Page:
Thanks to JACK BOSHOVEN for this great piece!
Before moving to Maryland in 2004, I had never heard of huntable populations of wild sika deer in the United States. However, after moving to here I soon learned from new found friends and hunting partners from church that the state of Maryland has two types of wild, free roaming deer living with-in its borders, the native white-tailed deer and exotic sika deer. They had invited me to apply with them to hunt on the Blackwater National Wildlife refuge. One of the prized game that roam the swamps of Blackwater NWR is the sika deer.
Maryland sika deer are originally from Yakushima Island in southern Japan and can be found in the marshes, swamps, wet woodlands, and agricultural fields in portions of Maryland’s lower Eastern Shore, where Blackwater is located. Sika deer became established on Maryland’s lower Eastern Shore after being released by two individuals during the early 1900s. Exactly how they initially made their way from Japan to the Eastern Shore is unknown; however, it is believed that just six deer were released.
Biological data collected by Maryland’s DNR show that the average field-dressed weight of a 1.5 year-old male sika deer is 53 pounds, while 3.5+ year-old males top 80 pounds. Sika stags that are 3.5+ years of age average 5.5 antler points, while 2.5 year-old deer have 4.1 points. Field-dressed yearling (1.5 years old) females average 45 pounds and 3.5+ year-old females weigh in around 60 pounds.
Having never hunted in a swamp in my life, much less sika deer, I had no idea how to hunt them. My friends had been at this a few years before I arrived, but had not been very successful as they were still learning the game. When the fall of 2010 rolled around, once again we put in for permits to hunt on the refuge and scouted the week before. After an unsuccessful morning siting in our trees in the swamp, we decided to head back to our trucks and sort out what to do that evening. As we walked back to the parking area were strung out along a service road walking back to our trucks. The two guys in the lead stopped and peered into the woods. They motioned to me get just inside the woods and post up as they circled to push a sika deer toward me. They had seen a doe feeding by the road and were hoping to circle her and push her back toward me. When I finally saw movement in the woods, it was a huge sika stag. The stag was moving through the woods with his head down. He stopped about 50 yards from me to work a wallow, but I had no shot through the thick brush. I found a shooting lane that he would most probably cross. I moved up and leaned against a tree with my gun pointed down the shooting lane and waited. He started moving again and with my heart pounding so hard I was sure he could hear it I looked through the scope waiting to see hair. As soon as I saw hair, I squeezed the trigger and blue smoke bellowed from my .50 calc OMEGA. When the smoke cleared I could see him lying there. When I walked up on him I could not believe how big he was, both in body size (95 lbs. field dressed) and antler size.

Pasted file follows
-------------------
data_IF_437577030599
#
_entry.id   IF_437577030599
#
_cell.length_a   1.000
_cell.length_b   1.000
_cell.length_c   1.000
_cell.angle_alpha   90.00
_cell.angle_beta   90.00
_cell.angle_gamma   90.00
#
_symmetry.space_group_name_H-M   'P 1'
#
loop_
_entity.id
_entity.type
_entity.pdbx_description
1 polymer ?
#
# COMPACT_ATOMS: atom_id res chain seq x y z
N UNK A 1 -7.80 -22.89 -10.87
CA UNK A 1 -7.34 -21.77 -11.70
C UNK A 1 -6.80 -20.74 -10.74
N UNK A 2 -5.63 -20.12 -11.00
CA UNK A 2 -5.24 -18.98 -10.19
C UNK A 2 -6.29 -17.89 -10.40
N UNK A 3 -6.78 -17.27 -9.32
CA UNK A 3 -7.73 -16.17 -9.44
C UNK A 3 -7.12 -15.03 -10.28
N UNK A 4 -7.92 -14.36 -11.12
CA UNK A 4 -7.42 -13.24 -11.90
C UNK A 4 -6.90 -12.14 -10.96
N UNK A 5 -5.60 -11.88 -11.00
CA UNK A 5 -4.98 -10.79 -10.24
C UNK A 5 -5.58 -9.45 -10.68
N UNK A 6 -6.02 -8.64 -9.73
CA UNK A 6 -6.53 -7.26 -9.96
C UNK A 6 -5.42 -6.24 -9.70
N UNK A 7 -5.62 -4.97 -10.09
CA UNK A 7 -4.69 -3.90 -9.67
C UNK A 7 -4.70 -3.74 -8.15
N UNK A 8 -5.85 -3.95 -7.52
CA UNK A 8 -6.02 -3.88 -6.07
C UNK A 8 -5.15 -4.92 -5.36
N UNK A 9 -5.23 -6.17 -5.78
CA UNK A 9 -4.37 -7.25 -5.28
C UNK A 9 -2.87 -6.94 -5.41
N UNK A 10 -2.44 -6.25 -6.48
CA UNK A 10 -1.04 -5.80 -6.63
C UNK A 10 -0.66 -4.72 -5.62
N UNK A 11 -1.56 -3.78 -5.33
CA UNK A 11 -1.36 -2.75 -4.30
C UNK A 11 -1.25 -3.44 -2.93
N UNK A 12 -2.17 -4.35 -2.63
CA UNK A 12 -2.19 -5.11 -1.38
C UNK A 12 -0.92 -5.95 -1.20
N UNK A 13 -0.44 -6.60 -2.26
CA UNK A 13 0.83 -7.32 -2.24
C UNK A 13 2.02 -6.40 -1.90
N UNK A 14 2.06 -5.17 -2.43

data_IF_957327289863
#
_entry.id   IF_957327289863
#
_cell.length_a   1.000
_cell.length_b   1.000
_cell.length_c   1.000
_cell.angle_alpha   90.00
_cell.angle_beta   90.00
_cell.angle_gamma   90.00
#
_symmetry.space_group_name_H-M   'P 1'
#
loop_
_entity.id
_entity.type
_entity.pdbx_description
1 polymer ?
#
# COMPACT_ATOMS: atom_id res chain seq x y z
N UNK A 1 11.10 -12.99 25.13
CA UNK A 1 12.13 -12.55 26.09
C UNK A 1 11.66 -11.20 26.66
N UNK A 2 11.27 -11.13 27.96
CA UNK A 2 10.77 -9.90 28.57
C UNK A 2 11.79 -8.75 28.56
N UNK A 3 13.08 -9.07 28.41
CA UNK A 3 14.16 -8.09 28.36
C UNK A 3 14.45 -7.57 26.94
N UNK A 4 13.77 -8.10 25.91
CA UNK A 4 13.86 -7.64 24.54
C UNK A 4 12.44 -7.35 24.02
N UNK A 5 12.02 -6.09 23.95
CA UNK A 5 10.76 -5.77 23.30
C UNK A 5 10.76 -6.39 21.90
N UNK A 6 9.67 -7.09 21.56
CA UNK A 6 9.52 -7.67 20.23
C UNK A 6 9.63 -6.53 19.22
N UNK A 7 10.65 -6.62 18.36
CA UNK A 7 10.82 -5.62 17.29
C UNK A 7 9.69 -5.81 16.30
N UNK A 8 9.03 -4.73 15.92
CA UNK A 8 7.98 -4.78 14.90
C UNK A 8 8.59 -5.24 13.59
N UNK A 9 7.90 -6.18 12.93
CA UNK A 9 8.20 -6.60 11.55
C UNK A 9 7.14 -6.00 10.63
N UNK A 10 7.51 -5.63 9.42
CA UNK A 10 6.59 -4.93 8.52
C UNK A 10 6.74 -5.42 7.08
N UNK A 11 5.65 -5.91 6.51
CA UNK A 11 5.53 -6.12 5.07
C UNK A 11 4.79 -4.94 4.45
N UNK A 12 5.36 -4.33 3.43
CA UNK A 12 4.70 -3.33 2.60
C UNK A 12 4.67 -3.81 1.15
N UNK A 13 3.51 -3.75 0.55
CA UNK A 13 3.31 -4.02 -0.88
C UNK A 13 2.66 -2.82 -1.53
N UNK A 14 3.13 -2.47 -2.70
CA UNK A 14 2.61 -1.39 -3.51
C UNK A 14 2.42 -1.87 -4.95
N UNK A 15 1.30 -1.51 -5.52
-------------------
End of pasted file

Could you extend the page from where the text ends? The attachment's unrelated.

He officially scored 66 7/8, making him the 10th largest Sika taken with a muzzleloader in Maryland. Since, then I have taken several other stags and hines, but none that compare to my first Sika deer.
Source for deer information: Maryland Annual Deer Report for 2014-215, Maryland Department of Natural Resources Wildlife & Heritage Services.